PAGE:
No published case in Oklahoma explicitly answers this question. However, at least one federal case has held that filing an amended petition does not renew the plaintiff’s time to serve the defendant.12 The court, in that case, reasoned that allowing a plaintiff to effect timely service after filing an amended petition would allow them to endlessly evade the 180-day rule. In one state appellate case, the trial court also rejected an argument that the 180-day period was renewed by filing an amended petition, but the issue was not addressed on appeal.13 Ultimately, the best practice for plaintiffs is to make the necessary showing of good cause before 180 days have passed from the filing of the original petition and not rely on any amended petition.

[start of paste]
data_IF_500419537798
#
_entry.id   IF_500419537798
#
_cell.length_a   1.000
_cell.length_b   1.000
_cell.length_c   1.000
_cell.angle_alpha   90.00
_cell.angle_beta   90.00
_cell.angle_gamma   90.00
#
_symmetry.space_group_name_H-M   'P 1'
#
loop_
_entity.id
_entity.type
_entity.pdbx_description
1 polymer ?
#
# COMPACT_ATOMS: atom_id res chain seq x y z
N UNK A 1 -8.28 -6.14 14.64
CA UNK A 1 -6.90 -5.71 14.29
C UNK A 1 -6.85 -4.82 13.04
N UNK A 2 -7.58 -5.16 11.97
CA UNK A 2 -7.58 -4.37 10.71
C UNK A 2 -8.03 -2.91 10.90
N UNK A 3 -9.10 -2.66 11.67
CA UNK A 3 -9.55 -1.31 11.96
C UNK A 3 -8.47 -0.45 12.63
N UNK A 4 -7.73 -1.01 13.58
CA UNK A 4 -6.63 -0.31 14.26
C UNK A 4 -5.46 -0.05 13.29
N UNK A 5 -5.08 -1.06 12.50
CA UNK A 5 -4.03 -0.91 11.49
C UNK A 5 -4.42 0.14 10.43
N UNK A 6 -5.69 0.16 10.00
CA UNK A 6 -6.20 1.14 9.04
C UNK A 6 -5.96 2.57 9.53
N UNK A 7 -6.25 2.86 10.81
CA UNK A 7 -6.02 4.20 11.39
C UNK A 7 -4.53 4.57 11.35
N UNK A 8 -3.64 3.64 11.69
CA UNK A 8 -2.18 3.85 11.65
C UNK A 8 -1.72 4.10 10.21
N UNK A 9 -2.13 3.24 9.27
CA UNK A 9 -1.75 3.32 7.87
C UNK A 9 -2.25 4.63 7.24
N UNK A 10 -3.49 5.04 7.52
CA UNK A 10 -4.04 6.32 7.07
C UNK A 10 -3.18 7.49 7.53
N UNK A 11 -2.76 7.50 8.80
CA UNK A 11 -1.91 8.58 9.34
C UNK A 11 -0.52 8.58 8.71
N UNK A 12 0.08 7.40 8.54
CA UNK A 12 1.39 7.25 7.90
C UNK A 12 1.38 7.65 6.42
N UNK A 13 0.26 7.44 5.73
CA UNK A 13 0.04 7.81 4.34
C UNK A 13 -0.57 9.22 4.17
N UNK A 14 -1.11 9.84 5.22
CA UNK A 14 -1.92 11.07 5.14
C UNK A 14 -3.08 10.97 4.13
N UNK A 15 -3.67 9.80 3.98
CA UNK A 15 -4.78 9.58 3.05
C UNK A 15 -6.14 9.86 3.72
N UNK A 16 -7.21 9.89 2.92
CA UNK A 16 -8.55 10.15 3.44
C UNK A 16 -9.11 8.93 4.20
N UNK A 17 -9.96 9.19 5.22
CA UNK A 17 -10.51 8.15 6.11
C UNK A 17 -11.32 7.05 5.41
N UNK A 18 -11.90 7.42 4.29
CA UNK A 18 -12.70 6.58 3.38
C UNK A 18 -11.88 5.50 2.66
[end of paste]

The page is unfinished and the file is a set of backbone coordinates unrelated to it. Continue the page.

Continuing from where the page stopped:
If the plaintiff’s petition has been dismissed against any or all defendants for failure to serve them, that is not necessarily the end of the case. Section 2004(I) states that any such dismissal is made without prejudice to refiling. In addition, since the 2021 amendments, the section expressly states that the savings statute applies to these dismissals. Recent Supreme Court precedent held that the one-year time limit of Section 100 begins to run from the day the appealable order dismissing the case is filed.14 Prior cases held that the savings statute began to run from the 181st day after the petition was filed, but these are no longer good law.